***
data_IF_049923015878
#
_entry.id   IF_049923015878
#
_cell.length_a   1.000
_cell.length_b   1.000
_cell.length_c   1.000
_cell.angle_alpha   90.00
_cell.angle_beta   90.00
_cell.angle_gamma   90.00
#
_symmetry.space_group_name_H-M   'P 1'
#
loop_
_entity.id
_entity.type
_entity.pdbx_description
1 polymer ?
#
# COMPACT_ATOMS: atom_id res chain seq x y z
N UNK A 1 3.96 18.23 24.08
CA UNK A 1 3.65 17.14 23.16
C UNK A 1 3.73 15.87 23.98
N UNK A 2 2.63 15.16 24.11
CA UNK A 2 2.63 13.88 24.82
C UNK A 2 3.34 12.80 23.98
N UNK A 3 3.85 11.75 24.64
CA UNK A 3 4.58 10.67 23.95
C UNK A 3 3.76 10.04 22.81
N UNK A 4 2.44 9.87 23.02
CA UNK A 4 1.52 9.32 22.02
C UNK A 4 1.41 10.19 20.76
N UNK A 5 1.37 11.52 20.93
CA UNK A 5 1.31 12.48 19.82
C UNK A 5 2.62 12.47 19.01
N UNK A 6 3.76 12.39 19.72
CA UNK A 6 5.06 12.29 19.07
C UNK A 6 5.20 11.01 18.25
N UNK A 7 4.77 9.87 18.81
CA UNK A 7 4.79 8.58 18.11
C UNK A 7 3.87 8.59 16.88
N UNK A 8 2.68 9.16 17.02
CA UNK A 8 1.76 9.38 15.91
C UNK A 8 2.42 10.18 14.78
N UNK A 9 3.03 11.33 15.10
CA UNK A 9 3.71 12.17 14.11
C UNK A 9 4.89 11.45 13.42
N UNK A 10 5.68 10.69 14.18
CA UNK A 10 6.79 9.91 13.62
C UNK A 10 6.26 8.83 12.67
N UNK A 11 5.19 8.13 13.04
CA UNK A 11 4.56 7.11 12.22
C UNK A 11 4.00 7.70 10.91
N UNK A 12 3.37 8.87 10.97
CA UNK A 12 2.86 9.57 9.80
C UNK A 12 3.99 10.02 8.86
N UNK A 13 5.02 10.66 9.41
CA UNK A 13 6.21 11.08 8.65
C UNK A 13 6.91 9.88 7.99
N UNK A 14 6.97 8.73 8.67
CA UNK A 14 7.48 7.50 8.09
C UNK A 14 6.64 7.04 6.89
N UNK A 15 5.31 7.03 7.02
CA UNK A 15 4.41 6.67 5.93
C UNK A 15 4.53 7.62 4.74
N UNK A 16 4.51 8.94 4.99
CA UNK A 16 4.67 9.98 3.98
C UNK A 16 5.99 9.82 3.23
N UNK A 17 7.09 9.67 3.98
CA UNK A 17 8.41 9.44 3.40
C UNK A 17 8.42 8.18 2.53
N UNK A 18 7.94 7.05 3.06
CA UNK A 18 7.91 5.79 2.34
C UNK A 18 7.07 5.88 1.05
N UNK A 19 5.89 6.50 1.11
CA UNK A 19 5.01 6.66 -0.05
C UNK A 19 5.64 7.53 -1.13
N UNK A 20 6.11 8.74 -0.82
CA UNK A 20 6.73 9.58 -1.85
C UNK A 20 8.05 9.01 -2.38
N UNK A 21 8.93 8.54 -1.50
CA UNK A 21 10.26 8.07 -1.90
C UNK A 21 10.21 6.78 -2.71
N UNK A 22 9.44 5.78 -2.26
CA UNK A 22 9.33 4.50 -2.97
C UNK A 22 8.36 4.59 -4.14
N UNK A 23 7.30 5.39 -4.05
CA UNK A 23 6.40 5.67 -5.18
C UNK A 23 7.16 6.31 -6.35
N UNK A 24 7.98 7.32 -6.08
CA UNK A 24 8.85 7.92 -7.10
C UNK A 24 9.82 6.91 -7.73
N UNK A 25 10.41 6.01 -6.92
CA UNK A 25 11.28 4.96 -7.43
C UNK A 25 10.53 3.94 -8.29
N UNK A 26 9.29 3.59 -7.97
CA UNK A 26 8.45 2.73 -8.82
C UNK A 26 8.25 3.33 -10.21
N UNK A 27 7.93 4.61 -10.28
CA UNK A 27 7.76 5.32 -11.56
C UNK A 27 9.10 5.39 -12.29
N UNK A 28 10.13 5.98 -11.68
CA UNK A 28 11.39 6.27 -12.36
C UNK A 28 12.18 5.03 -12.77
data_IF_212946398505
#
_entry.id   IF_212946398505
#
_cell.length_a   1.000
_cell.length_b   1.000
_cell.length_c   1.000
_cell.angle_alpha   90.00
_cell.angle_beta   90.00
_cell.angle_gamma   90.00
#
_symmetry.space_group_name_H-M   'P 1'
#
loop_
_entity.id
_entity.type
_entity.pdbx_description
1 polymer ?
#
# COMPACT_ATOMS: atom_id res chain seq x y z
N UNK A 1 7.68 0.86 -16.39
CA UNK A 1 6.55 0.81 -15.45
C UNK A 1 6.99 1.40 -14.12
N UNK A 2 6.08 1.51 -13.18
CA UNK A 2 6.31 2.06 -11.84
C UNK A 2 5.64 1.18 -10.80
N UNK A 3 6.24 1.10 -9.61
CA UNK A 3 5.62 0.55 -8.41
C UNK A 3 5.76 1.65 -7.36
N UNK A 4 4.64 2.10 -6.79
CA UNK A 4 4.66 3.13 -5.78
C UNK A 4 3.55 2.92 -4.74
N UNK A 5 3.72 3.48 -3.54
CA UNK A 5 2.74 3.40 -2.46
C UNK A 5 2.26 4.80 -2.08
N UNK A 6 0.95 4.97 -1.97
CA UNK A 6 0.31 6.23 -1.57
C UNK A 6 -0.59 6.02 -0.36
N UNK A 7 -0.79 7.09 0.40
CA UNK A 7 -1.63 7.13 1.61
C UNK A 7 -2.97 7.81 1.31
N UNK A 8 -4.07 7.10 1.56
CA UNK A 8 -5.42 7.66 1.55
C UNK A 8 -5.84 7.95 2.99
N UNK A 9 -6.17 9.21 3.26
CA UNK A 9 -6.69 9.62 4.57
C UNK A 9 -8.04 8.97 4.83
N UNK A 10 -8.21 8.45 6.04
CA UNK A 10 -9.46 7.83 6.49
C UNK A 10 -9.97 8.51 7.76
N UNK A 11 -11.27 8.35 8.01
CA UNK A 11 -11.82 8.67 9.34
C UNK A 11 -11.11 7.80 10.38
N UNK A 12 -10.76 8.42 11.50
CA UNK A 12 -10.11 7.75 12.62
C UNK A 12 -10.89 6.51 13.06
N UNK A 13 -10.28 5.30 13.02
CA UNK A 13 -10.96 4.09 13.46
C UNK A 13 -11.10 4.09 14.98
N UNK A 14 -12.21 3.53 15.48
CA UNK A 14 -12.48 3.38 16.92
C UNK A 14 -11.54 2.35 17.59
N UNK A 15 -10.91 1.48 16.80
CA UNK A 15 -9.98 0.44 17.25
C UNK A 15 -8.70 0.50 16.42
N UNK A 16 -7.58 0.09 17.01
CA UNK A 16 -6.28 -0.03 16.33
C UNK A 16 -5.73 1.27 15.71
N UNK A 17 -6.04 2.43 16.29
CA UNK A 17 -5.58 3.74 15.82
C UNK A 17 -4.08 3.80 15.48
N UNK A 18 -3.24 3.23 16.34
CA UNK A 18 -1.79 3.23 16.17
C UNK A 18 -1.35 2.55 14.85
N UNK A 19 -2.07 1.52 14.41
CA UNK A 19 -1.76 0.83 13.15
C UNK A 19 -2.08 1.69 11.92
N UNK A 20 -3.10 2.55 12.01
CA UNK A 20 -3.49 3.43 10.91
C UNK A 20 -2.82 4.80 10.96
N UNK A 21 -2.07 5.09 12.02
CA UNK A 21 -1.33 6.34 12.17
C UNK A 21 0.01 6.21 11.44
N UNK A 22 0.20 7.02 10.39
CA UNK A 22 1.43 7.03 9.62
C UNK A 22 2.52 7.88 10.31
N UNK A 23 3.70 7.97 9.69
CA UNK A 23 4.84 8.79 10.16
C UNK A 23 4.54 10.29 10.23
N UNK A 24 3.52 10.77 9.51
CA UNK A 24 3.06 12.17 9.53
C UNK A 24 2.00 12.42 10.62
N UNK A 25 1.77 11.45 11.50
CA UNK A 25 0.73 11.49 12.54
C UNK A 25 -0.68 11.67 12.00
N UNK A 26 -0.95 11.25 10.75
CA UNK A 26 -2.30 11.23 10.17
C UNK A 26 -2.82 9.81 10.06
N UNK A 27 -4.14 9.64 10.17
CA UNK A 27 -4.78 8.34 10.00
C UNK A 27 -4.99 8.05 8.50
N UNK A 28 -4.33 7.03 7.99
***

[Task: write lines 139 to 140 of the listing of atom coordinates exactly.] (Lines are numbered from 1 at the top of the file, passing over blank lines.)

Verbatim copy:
C UNK A 5 2.26 4.80 -2.08
N UNK A 6 0.95 4.97 -1.97